Of all the spectacular scenery in southern Utah, the top of the chain is Bryce Canyon National Park. Well, almost the very top of the chain. The uppermost is nearby at Cedar Breaks National Monument, but that’s a story for another post.
The Colorado Plateau is an immense region in southern Utah, northern Arizona, southwest Colorado, and northwest New Mexico of stacked sedimentary rock layers that was uplifted from sea level to heights just over 9,000 feet in places. But it happened without getting all “scrunched up” into jagged mountain peaks like happened to the Rocky Mountains and Cascade Mountains. It’s like a massive layer cake whose layers stayed level (with some local exceptions) as it was raised up into the sky.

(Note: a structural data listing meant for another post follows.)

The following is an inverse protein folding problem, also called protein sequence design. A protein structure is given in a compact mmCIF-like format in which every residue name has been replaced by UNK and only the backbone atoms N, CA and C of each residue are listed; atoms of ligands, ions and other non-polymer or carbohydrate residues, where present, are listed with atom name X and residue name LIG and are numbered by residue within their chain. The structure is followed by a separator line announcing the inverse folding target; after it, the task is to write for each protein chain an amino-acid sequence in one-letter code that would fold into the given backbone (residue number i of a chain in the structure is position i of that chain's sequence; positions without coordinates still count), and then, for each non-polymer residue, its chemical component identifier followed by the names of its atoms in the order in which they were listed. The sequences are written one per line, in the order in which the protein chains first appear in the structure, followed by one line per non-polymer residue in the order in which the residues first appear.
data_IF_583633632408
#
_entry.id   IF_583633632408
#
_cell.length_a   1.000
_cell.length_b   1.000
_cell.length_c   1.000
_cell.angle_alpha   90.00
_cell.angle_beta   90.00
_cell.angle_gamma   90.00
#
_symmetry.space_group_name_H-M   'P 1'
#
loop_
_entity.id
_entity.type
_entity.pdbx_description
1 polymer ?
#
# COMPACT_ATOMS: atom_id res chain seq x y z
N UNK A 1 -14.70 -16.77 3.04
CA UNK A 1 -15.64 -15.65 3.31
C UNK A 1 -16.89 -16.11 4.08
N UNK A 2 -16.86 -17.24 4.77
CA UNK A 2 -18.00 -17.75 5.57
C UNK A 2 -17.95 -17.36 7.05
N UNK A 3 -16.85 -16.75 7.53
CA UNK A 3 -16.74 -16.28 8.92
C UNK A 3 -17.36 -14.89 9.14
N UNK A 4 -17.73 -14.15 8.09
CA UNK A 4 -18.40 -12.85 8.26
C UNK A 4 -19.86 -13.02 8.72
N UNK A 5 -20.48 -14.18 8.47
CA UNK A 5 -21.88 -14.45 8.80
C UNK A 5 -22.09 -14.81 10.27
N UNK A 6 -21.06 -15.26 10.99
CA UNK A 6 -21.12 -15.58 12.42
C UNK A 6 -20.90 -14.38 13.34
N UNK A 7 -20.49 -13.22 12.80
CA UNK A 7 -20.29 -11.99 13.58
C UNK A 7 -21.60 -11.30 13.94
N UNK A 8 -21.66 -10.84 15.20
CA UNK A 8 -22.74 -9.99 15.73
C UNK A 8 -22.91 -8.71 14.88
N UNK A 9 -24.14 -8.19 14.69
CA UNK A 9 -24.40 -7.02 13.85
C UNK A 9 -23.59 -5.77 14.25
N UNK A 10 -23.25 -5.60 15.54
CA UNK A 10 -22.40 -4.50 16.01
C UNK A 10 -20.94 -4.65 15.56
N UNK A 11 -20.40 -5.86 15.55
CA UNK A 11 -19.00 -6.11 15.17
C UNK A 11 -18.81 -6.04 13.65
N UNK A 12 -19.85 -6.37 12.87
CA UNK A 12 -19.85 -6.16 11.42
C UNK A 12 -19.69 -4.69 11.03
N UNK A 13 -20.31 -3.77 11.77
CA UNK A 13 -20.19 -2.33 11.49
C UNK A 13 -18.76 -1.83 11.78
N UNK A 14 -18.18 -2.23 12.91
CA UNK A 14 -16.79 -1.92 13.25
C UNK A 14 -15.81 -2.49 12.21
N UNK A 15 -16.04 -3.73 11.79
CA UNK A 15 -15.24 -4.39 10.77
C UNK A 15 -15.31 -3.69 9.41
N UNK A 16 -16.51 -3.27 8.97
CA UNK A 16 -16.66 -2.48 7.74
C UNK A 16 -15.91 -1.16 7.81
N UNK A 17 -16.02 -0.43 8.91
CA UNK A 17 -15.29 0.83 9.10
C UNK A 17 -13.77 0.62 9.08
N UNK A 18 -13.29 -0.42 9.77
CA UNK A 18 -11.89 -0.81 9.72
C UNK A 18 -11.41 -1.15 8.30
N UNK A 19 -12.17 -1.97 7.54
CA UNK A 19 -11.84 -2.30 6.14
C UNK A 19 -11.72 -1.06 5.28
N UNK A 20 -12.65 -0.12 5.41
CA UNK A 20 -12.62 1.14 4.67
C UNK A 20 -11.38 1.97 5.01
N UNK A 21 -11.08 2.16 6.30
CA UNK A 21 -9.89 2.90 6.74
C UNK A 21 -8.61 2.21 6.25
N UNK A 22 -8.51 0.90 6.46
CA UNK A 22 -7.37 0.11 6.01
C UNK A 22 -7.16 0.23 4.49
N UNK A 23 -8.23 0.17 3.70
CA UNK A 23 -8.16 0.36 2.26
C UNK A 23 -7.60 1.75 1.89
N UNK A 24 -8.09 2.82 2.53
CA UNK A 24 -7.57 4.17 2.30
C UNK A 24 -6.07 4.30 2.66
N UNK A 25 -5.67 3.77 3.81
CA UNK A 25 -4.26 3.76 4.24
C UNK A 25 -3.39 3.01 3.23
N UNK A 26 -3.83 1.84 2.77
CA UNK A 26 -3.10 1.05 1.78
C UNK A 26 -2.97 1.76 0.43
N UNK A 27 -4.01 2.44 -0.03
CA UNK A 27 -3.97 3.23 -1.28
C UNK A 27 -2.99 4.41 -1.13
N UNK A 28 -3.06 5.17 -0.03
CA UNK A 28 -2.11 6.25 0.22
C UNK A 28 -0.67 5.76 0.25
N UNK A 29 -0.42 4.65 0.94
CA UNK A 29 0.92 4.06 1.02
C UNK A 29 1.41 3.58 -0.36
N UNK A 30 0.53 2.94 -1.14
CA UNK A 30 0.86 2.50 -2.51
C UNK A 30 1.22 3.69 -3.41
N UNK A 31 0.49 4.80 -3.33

The entire sequence of geologic layers has come to be branded the Grand Staircase. It’s called that by geologists and tourist agencies alike, because the beauty appeals to everyone, regardless of whether you give a hoot about rocks and dirt. From Bryce Canyon you can look out over most of it, if you know what you’re looking at. But the lower layers are obscured from view by the Earth’s curvature–and the depth of the Grand Canyon far to the south, which holds the lowermost layers.
The raising of these immense layers of the Earth’s crust has exposed them to the elements, to varying degrees. Weathering. Erosion. And erosion–like rust–never sleeps!
Erosion carves the exposed layers into fantastic shapes and reveals their colors. Thus beauty is created by things falling apart. Kind of the opposite of what one might think. That’s geology for you.
At Bryce you’re enjoying the Pink Cliffs. A layer of limestone that erosion carves into walls, fins, and finally hoodoos (irregularly edged spires).
And in winter, the snow really sets them off. Especially under a trademark Utah high country blue sky.
Photo location: Bryce Canyon National Park, southern Utah.
© Copyright 2017 Stephen J. Krieg